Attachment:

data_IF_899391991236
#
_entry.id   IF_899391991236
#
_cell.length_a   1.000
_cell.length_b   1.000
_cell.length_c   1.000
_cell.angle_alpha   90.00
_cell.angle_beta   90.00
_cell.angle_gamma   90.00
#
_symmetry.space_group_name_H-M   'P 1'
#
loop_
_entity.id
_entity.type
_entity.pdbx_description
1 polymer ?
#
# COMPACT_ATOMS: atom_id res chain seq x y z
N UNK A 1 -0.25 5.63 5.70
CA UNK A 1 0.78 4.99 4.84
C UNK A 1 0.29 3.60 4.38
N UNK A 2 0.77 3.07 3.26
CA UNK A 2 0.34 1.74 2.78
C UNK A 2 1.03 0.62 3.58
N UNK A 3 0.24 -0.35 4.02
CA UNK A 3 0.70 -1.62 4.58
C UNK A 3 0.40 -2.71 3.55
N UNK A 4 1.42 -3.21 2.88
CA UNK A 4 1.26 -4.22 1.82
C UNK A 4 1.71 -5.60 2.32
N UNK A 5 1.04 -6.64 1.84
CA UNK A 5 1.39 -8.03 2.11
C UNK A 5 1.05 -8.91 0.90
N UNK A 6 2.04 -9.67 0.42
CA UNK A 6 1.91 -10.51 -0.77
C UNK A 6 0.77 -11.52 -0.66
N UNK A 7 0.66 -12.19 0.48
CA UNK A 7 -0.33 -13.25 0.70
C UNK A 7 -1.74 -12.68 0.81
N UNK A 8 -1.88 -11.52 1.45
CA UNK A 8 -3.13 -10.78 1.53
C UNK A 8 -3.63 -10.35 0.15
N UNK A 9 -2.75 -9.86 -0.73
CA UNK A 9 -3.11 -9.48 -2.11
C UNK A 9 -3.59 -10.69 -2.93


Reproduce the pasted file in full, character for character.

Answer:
data_IF_899391991236
#
_entry.id   IF_899391991236
#
_cell.length_a   1.000
_cell.length_b   1.000
_cell.length_c   1.000
_cell.angle_alpha   90.00
_cell.angle_beta   90.00
_cell.angle_gamma   90.00
#
_symmetry.space_group_name_H-M   'P 1'
#
loop_
_entity.id
_entity.type
_entity.pdbx_description
1 polymer ?
#
# COMPACT_ATOMS: atom_id res chain seq x y z
N UNK A 1 -0.25 5.63 5.70
CA UNK A 1 0.78 4.99 4.84
C UNK A 1 0.29 3.60 4.38
N UNK A 2 0.77 3.07 3.26
CA UNK A 2 0.34 1.74 2.78
C UNK A 2 1.03 0.62 3.58
N UNK A 3 0.24 -0.35 4.02
CA UNK A 3 0.70 -1.62 4.58
C UNK A 3 0.40 -2.71 3.55
N UNK A 4 1.42 -3.21 2.88
CA UNK A 4 1.26 -4.22 1.82
C UNK A 4 1.71 -5.60 2.32
N UNK A 5 1.04 -6.64 1.84
CA UNK A 5 1.39 -8.03 2.11
C UNK A 5 1.05 -8.91 0.90
N UNK A 6 2.04 -9.67 0.42
CA UNK A 6 1.91 -10.51 -0.77
C UNK A 6 0.77 -11.52 -0.66
N UNK A 7 0.66 -12.19 0.48
CA UNK A 7 -0.33 -13.25 0.70
C UNK A 7 -1.74 -12.68 0.81
N UNK A 8 -1.88 -11.52 1.45
CA UNK A 8 -3.13 -10.78 1.53
C UNK A 8 -3.63 -10.35 0.15
N UNK A 9 -2.75 -9.86 -0.73
CA UNK A 9 -3.11 -9.48 -2.11
C UNK A 9 -3.59 -10.69 -2.93